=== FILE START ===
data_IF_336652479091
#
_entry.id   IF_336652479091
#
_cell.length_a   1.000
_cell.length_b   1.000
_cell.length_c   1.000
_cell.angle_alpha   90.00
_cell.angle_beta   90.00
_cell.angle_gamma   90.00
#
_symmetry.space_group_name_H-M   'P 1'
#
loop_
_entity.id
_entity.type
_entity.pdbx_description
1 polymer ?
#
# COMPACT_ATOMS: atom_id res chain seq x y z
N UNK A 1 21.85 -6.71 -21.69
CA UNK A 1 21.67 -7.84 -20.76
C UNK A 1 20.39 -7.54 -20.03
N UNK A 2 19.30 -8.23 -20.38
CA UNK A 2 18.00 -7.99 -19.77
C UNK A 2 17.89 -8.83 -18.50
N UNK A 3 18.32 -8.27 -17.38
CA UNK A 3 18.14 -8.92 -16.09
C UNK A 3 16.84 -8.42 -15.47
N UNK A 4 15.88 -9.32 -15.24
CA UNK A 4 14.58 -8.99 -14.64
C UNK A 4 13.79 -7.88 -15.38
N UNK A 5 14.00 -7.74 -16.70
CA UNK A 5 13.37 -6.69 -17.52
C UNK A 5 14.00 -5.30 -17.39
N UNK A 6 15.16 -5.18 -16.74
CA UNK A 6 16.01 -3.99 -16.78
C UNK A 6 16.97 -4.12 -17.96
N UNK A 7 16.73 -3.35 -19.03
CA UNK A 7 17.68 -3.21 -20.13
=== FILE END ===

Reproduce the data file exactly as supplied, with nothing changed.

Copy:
data_IF_336652479091
#
_entry.id   IF_336652479091
#
_cell.length_a   1.000
_cell.length_b   1.000
_cell.length_c   1.000
_cell.angle_alpha   90.00
_cell.angle_beta   90.00
_cell.angle_gamma   90.00
#
_symmetry.space_group_name_H-M   'P 1'
#
loop_
_entity.id
_entity.type
_entity.pdbx_description
1 polymer ?
#
# COMPACT_ATOMS: atom_id res chain seq x y z
N UNK A 1 21.85 -6.71 -21.69
CA UNK A 1 21.67 -7.84 -20.76
C UNK A 1 20.39 -7.54 -20.03
N UNK A 2 19.30 -8.23 -20.38
CA UNK A 2 18.00 -7.99 -19.77
C UNK A 2 17.89 -8.83 -18.50
N UNK A 3 18.32 -8.27 -17.38
CA UNK A 3 18.14 -8.92 -16.09
C UNK A 3 16.84 -8.42 -15.47
N UNK A 4 15.88 -9.32 -15.24
CA UNK A 4 14.58 -8.99 -14.64
C UNK A 4 13.79 -7.88 -15.38
N UNK A 5 14.00 -7.74 -16.70
CA UNK A 5 13.37 -6.69 -17.52
C UNK A 5 14.00 -5.30 -17.39
N UNK A 6 15.16 -5.18 -16.74
CA UNK A 6 16.01 -3.99 -16.78
C UNK A 6 16.97 -4.12 -17.96
N UNK A 7 16.73 -3.35 -19.03
CA UNK A 7 17.68 -3.21 -20.13